\[\begin{align} \log \Bigg( \frac{Pr(X_i=x_i|\bZi=\bzi)}{1-P(X_i=x_i|\bZi=\bzi)} \Bigg) &= \bmu^T\bzi \tag{1}\label{eq:logit} \\ \end{align}\]

Using the fitted coefficients from the logistic regression model, the estimate of the (inverse) of person \(i\) receiving their treatment is shown below.

\[\begin{align*} \hat{w_i} &= [\hat{Pr}(X_i=x_i|\bZi=\bzi)]^{-1} \\ &= \begin{cases} 1+\exp\{-(\hat{\bmu}^T\bzi) \} & \text{ if } x_i=1 \\ 1+\exp\{\hat{\bmu}^T\bzi \} & \text{ if } x_i=0 \\ \end{cases} \end{align*}\]

Recall that IPWs are designed to upweight observations that are “unlikely” within a given treatment group. Thus, if a patient has \(x_i=1\) but the fitted values of the logistic regression are very small, this suggests that this individual is similar in baseline covariates to patients that received \(x_i=0\). Therefore, differences in outcome for this individual are likely to be due to whether they received the treatment and not to some other confounding relationship. However, standard IPWs can suffer from high variance, and the use of stabilized weights is preferred in most settings. As is shown below, this is achieved by normalizing the IPWs by the unconditional probability of treatment. Stabilized weights also have an interesting interpretation when viewed through the lens of stratification. The number of observations in a given confounding strata multiplied by the stabilized weights gives back the “pseudo-population” which is the effective observation weight for that strata.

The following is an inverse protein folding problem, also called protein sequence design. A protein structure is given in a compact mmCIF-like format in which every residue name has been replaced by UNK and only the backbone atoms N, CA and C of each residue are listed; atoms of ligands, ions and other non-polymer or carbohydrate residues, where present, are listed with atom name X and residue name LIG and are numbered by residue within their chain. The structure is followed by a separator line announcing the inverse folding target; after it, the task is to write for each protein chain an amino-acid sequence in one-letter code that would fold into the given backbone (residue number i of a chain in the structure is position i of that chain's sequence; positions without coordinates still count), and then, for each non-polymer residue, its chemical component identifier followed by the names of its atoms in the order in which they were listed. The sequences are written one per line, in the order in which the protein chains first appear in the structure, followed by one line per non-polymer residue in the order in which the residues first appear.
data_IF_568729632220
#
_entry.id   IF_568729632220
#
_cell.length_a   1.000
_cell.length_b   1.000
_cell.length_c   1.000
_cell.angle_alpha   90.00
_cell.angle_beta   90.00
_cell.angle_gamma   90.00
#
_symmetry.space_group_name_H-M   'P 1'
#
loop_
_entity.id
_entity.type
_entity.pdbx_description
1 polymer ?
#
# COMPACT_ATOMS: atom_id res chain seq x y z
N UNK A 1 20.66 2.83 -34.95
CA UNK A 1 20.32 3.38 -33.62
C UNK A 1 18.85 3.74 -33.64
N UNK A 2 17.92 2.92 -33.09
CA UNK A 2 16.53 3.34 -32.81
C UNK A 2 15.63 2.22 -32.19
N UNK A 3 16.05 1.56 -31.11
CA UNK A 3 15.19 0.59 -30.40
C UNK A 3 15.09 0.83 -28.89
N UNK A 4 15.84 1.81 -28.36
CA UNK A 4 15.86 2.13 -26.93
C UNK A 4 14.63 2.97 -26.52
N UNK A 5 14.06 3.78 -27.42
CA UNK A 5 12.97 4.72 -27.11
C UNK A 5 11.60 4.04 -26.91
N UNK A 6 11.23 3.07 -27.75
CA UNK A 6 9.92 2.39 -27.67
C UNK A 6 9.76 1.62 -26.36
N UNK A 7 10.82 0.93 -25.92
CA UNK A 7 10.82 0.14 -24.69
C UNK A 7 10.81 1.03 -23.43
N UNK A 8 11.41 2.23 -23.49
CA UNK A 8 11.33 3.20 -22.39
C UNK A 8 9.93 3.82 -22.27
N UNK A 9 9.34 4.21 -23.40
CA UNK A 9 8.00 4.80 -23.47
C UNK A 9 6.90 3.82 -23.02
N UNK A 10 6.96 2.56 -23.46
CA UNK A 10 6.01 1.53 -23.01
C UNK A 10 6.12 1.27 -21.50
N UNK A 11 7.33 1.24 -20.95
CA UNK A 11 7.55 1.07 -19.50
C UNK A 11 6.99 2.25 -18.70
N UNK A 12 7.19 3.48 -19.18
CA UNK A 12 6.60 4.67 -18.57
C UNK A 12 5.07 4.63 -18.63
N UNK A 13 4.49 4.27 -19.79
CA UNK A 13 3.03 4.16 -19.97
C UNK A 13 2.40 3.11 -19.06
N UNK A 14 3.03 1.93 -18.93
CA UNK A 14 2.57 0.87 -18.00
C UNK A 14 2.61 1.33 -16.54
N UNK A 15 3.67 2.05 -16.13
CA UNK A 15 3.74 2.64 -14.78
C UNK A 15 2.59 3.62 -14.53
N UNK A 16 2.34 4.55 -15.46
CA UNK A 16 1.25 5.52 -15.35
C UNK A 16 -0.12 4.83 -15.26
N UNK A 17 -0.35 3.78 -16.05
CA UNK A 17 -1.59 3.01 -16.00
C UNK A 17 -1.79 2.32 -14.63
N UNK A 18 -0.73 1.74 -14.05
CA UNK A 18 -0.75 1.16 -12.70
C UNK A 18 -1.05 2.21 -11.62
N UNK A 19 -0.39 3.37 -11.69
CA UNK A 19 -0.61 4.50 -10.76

\[\begin{align*} \hat{sw}_i &= \frac{\hat{Pr}(X_i=x_i)}{\hat{Pr}(X_i=x_i|\bZi=\bzi)} \\ \end{align*}\]

The second step is to estimate a Cox PH model with only a single covariate using IPWs. The standard Cox model is shown in equation \(\eqref{eq:cox}\) below. The hazard rate[7] at time \(t\) is described by some baseline hazard function \(h_0(t)\), which is not specified but satisfies the proportional hazards assumption, and a linear combination of features within the natural exponential operator.

\[\begin{align} h(t;\boldsymbol z) &= h_0(t) \exp\{\boldsymbol\gamma^T \boldsymbol z \} \tag{2}\label{eq:cox} \end{align}\]

As is well known in survival analysis, the non-parametric estimate of the survival curve \(\hat{S}(t_j)\) can be estimated through the Kaplan-Meier estimator (or others such as the Nelson-Aalen estimator). Assuming the proportional hazards assumption holds, the coefficients from the Cox regression can be combined with the non-parametric approaches yielding a modified survival curve: \(\hat{S}(t_j) = [\hat{S}_0(t_j)]^{\exp\{\hat{\boldsymbol\gamma}^T \boldsymbol z\}}\). The problem with this approach is that it requires evaluating the \(\boldsymbol\gamma^T \boldsymbol z_0\) term for all values of the \((p+1)\)-vector \(\boldsymbol z\) (assume that \(x_i\) is one of the covariates in the vector).

To solve this problem, the Cox PH regression can be weighted by the IPWs and then estimated with only the single parameter of interest. At a technical level, this is done through the weighting of the partial likelihood of the Cox model as shown below (note that \(R_k(t_i)\) is an indicator function for whether individual \(i\) is alive at time \(t_k\)).

\[\begin{align*} L(\gamma) &= \prod_{i=1}^N \Bigg[ \frac{\exp(\boldsymbol\gamma^T \boldsymbol z)}{\sum_{k=1}^N R_k(t_i) \cdot \exp(\boldsymbol\gamma^T \boldsymbol z) } \Bigg]^{\delta_i} \hspace{3cm} \text{Unweighted partial likelihood} \\ L^{IPW}(\gamma) &= \prod_{i=1}^N \Bigg[ \Bigg( \frac{\exp(\gamma x_i)}{\sum_{k=1}^N R_k(t_i) \cdot \hat{sw}_i \cdot \exp(\gamma x_i) } \Bigg)^{\hat{sw}_i} \Bigg]^{\delta_i} \hspace{1cm} \text{Weighted partial likelihood} \\ \end{align*}\]